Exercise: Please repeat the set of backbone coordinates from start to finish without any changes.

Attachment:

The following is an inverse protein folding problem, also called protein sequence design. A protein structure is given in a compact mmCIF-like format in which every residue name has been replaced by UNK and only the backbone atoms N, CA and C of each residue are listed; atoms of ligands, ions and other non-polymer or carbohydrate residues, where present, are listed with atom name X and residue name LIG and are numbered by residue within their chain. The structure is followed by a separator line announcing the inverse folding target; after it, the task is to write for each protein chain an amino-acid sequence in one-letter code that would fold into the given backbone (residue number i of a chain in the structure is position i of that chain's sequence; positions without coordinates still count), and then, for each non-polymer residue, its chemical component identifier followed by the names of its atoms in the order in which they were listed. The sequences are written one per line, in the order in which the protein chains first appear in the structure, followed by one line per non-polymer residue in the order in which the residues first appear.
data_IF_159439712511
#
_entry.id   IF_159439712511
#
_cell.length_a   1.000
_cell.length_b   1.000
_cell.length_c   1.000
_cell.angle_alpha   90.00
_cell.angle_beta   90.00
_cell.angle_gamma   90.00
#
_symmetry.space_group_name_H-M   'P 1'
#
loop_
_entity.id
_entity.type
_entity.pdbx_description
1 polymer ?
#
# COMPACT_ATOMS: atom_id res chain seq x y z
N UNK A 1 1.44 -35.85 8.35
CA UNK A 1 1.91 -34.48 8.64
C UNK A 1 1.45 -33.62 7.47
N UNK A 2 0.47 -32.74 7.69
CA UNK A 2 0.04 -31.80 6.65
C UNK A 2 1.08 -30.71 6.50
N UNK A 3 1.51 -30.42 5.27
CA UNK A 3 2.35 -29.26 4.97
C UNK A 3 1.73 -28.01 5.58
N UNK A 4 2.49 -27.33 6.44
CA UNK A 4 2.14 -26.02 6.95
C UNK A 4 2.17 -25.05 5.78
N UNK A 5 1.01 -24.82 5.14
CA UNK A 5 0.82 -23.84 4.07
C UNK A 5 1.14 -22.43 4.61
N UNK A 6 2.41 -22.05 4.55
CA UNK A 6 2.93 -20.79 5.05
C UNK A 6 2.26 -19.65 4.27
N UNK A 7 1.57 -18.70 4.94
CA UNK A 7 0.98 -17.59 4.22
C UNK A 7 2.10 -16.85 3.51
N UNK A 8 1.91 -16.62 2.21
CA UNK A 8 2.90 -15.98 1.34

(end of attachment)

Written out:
The following is an inverse protein folding problem, also called protein sequence design. A protein structure is given in a compact mmCIF-like format in which every residue name has been replaced by UNK and only the backbone atoms N, CA and C of each residue are listed; atoms of ligands, ions and other non-polymer or carbohydrate residues, where present, are listed with atom name X and residue name LIG and are numbered by residue within their chain. The structure is followed by a separator line announcing the inverse folding target; after it, the task is to write for each protein chain an amino-acid sequence in one-letter code that would fold into the given backbone (residue number i of a chain in the structure is position i of that chain's sequence; positions without coordinates still count), and then, for each non-polymer residue, its chemical component identifier followed by the names of its atoms in the order in which they were listed. The sequences are written one per line, in the order in which the protein chains first appear in the structure, followed by one line per non-polymer residue in the order in which the residues first appear.
data_IF_159439712511
#
_entry.id   IF_159439712511
#
_cell.length_a   1.000
_cell.length_b   1.000
_cell.length_c   1.000
_cell.angle_alpha   90.00
_cell.angle_beta   90.00
_cell.angle_gamma   90.00
#
_symmetry.space_group_name_H-M   'P 1'
#
loop_
_entity.id
_entity.type
_entity.pdbx_description
1 polymer ?
#
# COMPACT_ATOMS: atom_id res chain seq x y z
N UNK A 1 1.44 -35.85 8.35
CA UNK A 1 1.91 -34.48 8.64
C UNK A 1 1.45 -33.62 7.47
N UNK A 2 0.47 -32.74 7.69
CA UNK A 2 0.04 -31.80 6.65
C UNK A 2 1.08 -30.71 6.50
N UNK A 3 1.51 -30.42 5.27
CA UNK A 3 2.35 -29.26 4.97
C UNK A 3 1.73 -28.01 5.58
N UNK A 4 2.49 -27.33 6.44
CA UNK A 4 2.14 -26.02 6.95
C UNK A 4 2.17 -25.05 5.78
N UNK A 5 1.01 -24.82 5.14
CA UNK A 5 0.82 -23.84 4.07
C UNK A 5 1.14 -22.43 4.61
N UNK A 6 2.41 -22.05 4.55
CA UNK A 6 2.93 -20.79 5.05
C UNK A 6 2.26 -19.65 4.27
N UNK A 7 1.57 -18.70 4.94
CA UNK A 7 0.98 -17.59 4.22
C UNK A 7 2.10 -16.85 3.51
N UNK A 8 1.91 -16.62 2.21
CA UNK A 8 2.90 -15.98 1.34